Dianne: There are actually several of us who have gotten it, and several more that say that they are going to get it. The actual “Fuck cancer” stamp was created when we did a benefit for Michael McCanless, who was known as “Fiddleboy,” and he was the fiddle player for Hank Williams III. When he was stricken with cancer, he ended up going on Hank III’s message board, and every day everybody would go on there and tell how they were going to fuck cancer that day. Sometimes it was, “Up the ass with a nail-studded telephone pole,” and sometimes it was something else. And so that kind of became the start of the “Fuck cancer” movement. So we had the stamp and it just got to the point where I started thinking, and one of our other doormen started thinking, you know, too bad that washes off, I guess it doesn’t have to. So we went next door and got our tattoos. The only difference between mine and some others is that I refuse to capitalize the “c” in cancer. I will never capitalize the “c” because I feel that words have power, and that particular word already has more power than it deserves. And so to take away some of its power I use a “smaaaall c” instead of a capitalized “c”. So Nick Curran when he got his tattoo done, followed suit, and there is another person who has done the same. But I highly encourage that.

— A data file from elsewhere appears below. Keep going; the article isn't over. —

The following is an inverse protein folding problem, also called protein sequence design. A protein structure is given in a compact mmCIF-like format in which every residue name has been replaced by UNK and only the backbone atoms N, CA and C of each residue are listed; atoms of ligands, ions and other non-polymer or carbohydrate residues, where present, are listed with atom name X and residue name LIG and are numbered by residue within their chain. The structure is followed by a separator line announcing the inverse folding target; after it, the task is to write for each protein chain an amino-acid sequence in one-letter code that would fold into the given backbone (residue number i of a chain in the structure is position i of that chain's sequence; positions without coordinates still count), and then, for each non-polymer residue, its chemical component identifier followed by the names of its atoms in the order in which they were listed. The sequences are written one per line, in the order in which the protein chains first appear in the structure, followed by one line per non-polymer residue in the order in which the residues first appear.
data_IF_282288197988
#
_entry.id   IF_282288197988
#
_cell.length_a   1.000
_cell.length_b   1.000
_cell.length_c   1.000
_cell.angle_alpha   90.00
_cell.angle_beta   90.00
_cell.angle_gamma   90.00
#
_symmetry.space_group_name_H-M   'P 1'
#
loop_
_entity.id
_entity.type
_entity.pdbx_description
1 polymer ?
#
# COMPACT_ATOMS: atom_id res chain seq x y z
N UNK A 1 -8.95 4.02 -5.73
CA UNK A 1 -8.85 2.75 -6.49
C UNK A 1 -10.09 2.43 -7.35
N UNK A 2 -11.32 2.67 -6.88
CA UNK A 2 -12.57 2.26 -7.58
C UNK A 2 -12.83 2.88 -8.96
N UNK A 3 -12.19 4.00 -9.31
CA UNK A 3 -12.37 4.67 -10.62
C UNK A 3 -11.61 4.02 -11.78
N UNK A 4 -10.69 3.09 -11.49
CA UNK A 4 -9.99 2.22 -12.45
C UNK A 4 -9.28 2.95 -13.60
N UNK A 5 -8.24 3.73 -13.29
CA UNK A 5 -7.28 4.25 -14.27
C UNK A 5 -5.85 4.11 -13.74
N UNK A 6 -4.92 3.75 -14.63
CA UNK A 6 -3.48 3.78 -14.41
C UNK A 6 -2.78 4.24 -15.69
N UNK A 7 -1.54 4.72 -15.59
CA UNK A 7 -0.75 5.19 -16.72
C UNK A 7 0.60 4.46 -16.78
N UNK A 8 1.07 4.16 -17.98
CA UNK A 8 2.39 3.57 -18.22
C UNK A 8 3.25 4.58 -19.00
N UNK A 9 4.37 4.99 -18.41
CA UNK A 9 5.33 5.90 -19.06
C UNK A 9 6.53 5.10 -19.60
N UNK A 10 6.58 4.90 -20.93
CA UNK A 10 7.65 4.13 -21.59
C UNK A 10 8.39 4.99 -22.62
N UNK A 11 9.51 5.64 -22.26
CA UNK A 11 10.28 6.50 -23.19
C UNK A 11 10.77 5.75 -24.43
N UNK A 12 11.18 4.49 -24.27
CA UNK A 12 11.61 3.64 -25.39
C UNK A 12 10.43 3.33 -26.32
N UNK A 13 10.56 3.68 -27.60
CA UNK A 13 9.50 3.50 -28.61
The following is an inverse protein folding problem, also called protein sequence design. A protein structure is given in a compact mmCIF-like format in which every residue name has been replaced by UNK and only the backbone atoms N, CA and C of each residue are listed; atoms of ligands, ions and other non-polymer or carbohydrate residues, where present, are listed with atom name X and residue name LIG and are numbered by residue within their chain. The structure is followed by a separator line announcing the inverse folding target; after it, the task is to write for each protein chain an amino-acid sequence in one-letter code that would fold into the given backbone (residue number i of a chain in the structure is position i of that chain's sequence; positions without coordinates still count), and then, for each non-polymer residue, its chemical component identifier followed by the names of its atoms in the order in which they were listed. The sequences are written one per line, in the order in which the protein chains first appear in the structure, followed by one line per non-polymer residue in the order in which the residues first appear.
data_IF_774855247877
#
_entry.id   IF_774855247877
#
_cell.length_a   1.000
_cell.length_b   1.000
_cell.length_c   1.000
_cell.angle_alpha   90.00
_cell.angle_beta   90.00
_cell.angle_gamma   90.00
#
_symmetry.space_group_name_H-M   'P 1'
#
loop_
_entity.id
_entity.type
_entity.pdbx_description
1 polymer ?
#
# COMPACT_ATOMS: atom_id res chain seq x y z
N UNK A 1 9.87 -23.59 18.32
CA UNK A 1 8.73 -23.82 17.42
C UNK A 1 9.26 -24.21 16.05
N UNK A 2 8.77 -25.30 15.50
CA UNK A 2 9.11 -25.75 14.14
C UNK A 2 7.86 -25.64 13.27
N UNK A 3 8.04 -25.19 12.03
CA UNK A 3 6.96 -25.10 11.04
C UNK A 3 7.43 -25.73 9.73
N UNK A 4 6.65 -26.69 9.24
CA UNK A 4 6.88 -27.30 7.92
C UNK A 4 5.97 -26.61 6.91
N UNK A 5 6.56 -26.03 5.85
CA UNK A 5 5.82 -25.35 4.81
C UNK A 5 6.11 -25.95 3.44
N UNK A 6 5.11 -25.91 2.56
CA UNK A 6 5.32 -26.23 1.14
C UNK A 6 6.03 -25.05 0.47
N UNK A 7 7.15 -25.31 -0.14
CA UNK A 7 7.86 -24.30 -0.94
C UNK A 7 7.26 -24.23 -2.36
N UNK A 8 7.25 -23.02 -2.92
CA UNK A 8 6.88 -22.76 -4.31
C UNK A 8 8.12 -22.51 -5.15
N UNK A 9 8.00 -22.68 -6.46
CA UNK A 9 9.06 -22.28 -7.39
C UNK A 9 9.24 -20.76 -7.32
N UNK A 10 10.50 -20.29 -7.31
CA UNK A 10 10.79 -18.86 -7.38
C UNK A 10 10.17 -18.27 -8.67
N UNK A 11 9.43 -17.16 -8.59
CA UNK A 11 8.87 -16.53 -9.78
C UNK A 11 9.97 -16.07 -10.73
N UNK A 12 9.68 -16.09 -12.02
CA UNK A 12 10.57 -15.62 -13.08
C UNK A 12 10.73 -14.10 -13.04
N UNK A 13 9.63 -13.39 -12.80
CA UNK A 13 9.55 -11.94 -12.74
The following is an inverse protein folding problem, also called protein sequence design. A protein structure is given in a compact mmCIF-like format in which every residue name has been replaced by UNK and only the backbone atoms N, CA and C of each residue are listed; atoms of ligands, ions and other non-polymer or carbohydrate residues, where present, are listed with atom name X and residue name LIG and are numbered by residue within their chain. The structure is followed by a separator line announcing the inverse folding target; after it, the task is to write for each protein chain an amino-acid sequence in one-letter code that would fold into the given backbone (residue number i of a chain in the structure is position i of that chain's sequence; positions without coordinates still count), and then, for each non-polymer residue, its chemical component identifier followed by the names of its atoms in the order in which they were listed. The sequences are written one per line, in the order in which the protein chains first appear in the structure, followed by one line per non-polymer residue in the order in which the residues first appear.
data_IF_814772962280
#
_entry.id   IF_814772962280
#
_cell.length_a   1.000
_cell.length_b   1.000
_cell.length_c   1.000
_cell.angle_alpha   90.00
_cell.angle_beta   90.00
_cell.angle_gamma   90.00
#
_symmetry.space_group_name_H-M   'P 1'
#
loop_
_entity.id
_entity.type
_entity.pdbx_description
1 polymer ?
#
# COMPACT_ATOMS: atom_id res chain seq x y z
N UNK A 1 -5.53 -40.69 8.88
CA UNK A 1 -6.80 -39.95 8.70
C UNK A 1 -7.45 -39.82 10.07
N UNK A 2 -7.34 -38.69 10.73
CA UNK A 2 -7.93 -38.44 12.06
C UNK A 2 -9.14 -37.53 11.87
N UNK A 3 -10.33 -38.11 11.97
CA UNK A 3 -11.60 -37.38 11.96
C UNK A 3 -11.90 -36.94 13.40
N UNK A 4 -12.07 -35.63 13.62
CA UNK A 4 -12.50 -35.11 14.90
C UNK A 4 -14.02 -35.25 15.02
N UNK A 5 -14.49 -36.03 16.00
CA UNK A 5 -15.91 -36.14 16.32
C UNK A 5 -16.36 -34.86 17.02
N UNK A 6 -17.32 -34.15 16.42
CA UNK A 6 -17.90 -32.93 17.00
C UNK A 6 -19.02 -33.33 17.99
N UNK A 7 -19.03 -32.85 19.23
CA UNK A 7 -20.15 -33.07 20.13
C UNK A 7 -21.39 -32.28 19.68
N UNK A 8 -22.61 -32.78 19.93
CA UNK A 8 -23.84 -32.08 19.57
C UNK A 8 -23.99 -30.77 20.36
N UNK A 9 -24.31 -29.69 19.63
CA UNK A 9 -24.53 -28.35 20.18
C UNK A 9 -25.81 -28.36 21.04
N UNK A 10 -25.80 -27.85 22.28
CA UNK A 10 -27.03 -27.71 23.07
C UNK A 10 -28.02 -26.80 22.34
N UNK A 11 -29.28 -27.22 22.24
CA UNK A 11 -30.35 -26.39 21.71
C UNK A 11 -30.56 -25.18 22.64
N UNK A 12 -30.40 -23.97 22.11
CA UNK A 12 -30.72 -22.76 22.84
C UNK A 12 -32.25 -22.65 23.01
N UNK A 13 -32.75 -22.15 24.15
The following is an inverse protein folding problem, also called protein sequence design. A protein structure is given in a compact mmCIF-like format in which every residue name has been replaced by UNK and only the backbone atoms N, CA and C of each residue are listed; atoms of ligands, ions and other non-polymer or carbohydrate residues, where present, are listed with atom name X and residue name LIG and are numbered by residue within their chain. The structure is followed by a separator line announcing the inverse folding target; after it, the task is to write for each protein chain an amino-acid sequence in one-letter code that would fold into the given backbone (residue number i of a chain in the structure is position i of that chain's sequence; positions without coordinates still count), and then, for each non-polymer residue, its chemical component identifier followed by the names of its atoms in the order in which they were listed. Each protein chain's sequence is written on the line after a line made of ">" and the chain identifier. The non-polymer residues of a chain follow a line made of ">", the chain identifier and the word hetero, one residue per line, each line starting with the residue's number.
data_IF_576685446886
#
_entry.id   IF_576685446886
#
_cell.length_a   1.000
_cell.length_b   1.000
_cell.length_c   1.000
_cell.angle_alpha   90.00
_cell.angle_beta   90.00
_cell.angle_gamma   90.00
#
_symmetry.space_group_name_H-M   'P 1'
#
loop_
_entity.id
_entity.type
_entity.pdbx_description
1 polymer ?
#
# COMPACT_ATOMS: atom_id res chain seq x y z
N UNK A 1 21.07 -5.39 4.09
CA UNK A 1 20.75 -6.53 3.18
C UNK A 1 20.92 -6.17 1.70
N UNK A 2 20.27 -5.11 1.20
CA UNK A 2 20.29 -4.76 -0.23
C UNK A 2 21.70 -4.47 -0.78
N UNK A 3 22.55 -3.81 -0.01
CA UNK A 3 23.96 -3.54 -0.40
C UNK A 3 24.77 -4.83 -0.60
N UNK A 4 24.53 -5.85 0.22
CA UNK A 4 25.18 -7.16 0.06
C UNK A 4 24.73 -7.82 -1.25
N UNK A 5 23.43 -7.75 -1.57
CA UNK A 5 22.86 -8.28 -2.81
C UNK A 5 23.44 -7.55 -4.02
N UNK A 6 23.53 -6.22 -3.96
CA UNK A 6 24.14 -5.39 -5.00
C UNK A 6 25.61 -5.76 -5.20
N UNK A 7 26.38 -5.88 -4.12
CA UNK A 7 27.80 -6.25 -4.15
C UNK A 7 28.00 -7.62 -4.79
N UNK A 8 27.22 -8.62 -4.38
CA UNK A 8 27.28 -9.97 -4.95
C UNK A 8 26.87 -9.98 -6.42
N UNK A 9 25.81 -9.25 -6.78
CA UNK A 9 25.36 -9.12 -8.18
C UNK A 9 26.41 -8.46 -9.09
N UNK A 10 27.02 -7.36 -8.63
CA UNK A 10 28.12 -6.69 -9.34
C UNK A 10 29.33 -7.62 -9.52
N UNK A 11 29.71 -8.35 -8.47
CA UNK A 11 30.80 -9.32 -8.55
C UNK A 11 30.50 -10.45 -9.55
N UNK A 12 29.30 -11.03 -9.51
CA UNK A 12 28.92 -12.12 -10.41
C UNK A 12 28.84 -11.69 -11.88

AustinDaze: Is there anything else you want to add?

Dianne: Thank you Russ for keeping us in the news. It’s a wonderful thing that you do, it is much appreciated.

AustinDaze: Are there any other stories I should ask you about? Anything else you want to tell me?

Dianne: Boy, there are a lot of them I’d like to tell you, but I can’t. Ha ha ha.

AustinDaze: What do you think about the Continental Club expanding? It started with one club, and now there are three. What do you think of the expansion?